Producing a complicated mechanical watch for women requires a bit of audacity, and Cristina Thévenaz, creative director for DeLaneau, has plenty. DeLaneau’s Tourbillons ($150,000 to $400,000), released last spring in an initial series of 12 pieces, reflect equal measures of complicated watchmaking mastery and traditional Geneva métiers d’art. Specialist Christophe Claret developed Thévenaz’s concept of a feminine tourbillon movement, while the few Geneva artisans who possess the rare and necessary skills worked on the engraved and handpainted enamel dials. A subsequent tourbillon series is set with baguette diamonds—on the case and the baseplate of the movement, which is visible through the dial.
“Women appreciate certain complications just as much as men do when they are presented in the right way,” says Thévenaz. “They want a watch that has been created with every bit as much care as a man’s, and that includes what is inside the case.”
DeLaneau’s tourbillon movement is a focal point of the overall design. Touches such as a decorated baseplate and a wing-shaped tourbillon bridge, both specified by Thévenaz, impart an elegant, feminine sensibility to what usually is regarded as a man’s domain.
The tourbillon collection offers women an unprecedented chance to experience and appreciate the best of what a top-tier Swiss watch can represent—from complicated watchmaking to precision gem-setting to the arts of engraving and enameling. All of these disciplines are executed with unsurpassed quality, which may be surprising from such a small, relatively unknown company. As the industry discovers a growing number of women watch connoisseurs who are just as discerning as men, even the big brands are developing more complicated watches for women. Now they have an example to follow.
DeLaneau, 800.404.8043, www.delaneauwatch.com
Quite an Eyeful
A watchmaker known for sturdy, classic, and often complicated men’s pieces surprised everyone last year by releasing a striking, elegant oval design for ladies. Girard-Perregaux’s Cat’s Eye ($13,500 to $19,500) is the strongest, most inherently feminine timepiece the company has ever produced. The oval shape works equally well when oriented horizontally with date, small seconds, and power reserve indicators, or vertically with a moonphase/seconds display. Aside from its shape, the Cat’s Eye upholds the company’s traditionalist philosophy for ladies’ watches. This mechanical collection mixes classical watch design elements such as appliqué Breguet-style numerals, intriguing subsidiary displays, and diamond accents. The Cat’s Eye is proof that time-honored Swiss design and 21st-century fashion are not mutually exclusive.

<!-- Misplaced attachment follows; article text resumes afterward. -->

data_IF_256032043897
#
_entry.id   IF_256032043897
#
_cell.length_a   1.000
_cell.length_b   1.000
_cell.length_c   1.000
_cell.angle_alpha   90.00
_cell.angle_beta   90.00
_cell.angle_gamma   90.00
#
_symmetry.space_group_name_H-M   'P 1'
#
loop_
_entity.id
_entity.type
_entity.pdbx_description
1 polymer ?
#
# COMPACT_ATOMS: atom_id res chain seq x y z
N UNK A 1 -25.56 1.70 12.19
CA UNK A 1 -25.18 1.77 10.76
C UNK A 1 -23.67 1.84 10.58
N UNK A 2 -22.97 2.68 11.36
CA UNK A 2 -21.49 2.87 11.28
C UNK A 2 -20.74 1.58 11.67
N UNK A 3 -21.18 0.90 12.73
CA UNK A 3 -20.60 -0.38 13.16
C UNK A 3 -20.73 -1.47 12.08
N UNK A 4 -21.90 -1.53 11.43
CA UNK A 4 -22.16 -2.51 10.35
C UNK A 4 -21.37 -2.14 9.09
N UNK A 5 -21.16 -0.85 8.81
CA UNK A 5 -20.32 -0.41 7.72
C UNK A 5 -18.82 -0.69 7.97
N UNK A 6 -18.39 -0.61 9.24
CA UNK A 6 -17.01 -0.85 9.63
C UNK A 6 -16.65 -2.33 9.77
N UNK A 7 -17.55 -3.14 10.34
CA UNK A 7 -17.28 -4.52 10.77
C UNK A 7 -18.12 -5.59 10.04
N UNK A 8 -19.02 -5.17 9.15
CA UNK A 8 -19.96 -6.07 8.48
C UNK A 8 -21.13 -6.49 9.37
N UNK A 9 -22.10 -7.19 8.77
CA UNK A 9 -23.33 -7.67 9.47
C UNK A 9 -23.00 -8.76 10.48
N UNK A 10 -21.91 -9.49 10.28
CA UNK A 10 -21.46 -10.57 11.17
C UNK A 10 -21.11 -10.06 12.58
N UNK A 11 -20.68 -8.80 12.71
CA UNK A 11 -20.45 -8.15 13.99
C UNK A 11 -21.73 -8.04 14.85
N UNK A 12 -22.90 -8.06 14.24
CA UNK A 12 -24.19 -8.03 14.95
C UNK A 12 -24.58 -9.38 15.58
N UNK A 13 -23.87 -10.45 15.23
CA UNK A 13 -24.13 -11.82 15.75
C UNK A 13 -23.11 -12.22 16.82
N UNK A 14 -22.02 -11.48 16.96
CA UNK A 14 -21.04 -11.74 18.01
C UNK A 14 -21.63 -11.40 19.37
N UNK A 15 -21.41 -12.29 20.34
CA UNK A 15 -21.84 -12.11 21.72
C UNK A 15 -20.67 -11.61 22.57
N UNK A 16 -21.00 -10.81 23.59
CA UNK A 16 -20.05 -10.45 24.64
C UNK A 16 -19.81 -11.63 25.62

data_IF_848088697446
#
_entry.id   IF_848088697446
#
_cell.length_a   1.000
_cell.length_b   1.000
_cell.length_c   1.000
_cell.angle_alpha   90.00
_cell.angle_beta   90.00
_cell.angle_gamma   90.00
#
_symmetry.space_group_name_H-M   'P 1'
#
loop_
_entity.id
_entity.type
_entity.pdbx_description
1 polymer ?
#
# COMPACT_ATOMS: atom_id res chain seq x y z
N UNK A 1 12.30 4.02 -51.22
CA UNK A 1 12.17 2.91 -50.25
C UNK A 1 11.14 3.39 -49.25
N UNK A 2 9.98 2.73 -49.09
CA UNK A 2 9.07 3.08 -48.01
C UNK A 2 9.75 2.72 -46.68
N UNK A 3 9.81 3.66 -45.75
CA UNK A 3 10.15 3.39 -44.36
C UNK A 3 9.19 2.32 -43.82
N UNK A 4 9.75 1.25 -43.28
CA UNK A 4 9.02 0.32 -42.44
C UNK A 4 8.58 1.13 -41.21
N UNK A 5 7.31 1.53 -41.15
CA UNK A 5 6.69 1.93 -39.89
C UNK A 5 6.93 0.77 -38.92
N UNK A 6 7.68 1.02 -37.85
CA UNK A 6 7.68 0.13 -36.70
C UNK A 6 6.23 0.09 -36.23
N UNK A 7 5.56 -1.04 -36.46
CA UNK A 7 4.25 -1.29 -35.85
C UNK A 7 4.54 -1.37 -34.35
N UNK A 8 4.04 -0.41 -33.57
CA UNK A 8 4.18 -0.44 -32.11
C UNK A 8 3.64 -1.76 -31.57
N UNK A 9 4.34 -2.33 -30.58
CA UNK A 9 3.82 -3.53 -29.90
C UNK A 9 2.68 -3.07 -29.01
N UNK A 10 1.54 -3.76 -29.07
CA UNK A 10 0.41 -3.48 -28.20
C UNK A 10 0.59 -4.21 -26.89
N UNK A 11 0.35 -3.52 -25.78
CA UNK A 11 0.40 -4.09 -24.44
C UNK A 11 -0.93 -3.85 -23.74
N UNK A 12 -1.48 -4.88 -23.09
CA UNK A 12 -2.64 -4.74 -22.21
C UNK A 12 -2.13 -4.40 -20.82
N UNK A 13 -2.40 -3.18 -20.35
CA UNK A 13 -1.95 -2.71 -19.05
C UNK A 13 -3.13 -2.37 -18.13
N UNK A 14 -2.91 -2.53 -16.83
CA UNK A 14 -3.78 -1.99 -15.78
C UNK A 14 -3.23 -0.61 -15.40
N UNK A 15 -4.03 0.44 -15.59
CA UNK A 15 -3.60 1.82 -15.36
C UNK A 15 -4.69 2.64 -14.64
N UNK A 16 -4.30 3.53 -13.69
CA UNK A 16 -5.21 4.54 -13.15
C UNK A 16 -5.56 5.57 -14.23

Girard-Perregaux, 877.846.3447, www.girard-perregaux.com
Jaeger-LeCoultre had explored just about every possible variation of its two iconic products from the 1930s: the famous Reverso case and its tiny Caliber 101 movement. Every variation, that is, except the one that combines the case and the movement. The Jaeger-LeCoultre Grande Reverso 101 ($150,000) proves that sometimes more is more.
The lilliputian Caliber 101 remains the smallest mechanical movement produced in Switzerland. But when suspended between the sapphire crystals of the Grande Reverso 101’s dial, the oblong movement becomes the watch’s central design element, in addition to serving as its power source. Jaeger-LeCoultre’s substantial jeweling expertise also comes into play on the case, which is pavéed with diamonds set in the company’s irregular Snow Setting pattern, perfectly complementing the pebbly galluchat strap. Grande Reverso 101 displays the company’s watchmaking as the art form that it is. Sometimes women have all the luck.
Jaeger-LeCoultre, 800.552.8463, www.jaegerlecoultre.com
Cinette Robert, president of Dubey & Schaldenbrand, knows a thing or two about squeezing new life out of old parts; she used to be a dealer in vintage movements. Now she has tapped her knowledge of historical watch designs for the Dubey & Schaldenbrand Lady Antica ($4,500 to $19,900), an amalgam of past elements that together create an elegant, contemporary whole.
Lady Antica is limited to 450 pieces, because the hand-wound mechanical movements upon which the watch collection is based are no longer in production. Dubey & Schaldenbrand bestows each of these 1960s-era movements with intricate decorative engraving.
Robert’s historical expertise informs every detail, including the Maltese Cross–shaped hands. She discovered the design for the hands in an old reference book and commissioned the complex tooling necessary to re-create them. The Antica’s link with the past is more than an emulation of old-world sophistication; it is authentic.
Dubey & Schaldenbrand, 888.919.8463, www.pktime.com